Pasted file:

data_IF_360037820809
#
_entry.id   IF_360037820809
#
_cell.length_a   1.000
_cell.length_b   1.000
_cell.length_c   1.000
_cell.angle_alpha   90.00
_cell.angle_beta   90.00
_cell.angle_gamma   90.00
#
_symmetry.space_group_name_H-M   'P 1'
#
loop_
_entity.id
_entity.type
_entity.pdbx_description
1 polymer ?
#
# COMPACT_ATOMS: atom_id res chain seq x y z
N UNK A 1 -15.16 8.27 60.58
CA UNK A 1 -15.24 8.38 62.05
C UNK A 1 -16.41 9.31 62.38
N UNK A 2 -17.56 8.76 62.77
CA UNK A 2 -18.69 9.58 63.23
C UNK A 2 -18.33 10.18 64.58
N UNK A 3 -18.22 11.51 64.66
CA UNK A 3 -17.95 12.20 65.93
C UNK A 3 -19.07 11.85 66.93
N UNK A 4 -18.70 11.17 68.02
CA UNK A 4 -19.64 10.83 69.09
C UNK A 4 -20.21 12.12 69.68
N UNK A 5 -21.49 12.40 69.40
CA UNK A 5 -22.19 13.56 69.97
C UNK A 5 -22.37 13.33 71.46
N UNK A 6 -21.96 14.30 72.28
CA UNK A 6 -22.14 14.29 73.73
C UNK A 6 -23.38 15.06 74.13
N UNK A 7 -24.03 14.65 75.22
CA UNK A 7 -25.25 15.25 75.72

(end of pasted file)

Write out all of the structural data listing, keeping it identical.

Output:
data_IF_360037820809
#
_entry.id   IF_360037820809
#
_cell.length_a   1.000
_cell.length_b   1.000
_cell.length_c   1.000
_cell.angle_alpha   90.00
_cell.angle_beta   90.00
_cell.angle_gamma   90.00
#
_symmetry.space_group_name_H-M   'P 1'
#
loop_
_entity.id
_entity.type
_entity.pdbx_description
1 polymer ?
#
# COMPACT_ATOMS: atom_id res chain seq x y z
N UNK A 1 -15.16 8.27 60.58
CA UNK A 1 -15.24 8.38 62.05
C UNK A 1 -16.41 9.31 62.38
N UNK A 2 -17.56 8.76 62.77
CA UNK A 2 -18.69 9.58 63.23
C UNK A 2 -18.33 10.18 64.58
N UNK A 3 -18.22 11.51 64.66
CA UNK A 3 -17.95 12.20 65.93
C UNK A 3 -19.07 11.85 66.93
N UNK A 4 -18.70 11.17 68.02
CA UNK A 4 -19.64 10.83 69.09
C UNK A 4 -20.21 12.12 69.68
N UNK A 5 -21.49 12.40 69.40
CA UNK A 5 -22.19 13.56 69.97
C UNK A 5 -22.37 13.33 71.46
N UNK A 6 -21.96 14.30 72.28
CA UNK A 6 -22.14 14.29 73.73
C UNK A 6 -23.38 15.06 74.13
N UNK A 7 -24.03 14.65 75.22
CA UNK A 7 -25.25 15.25 75.72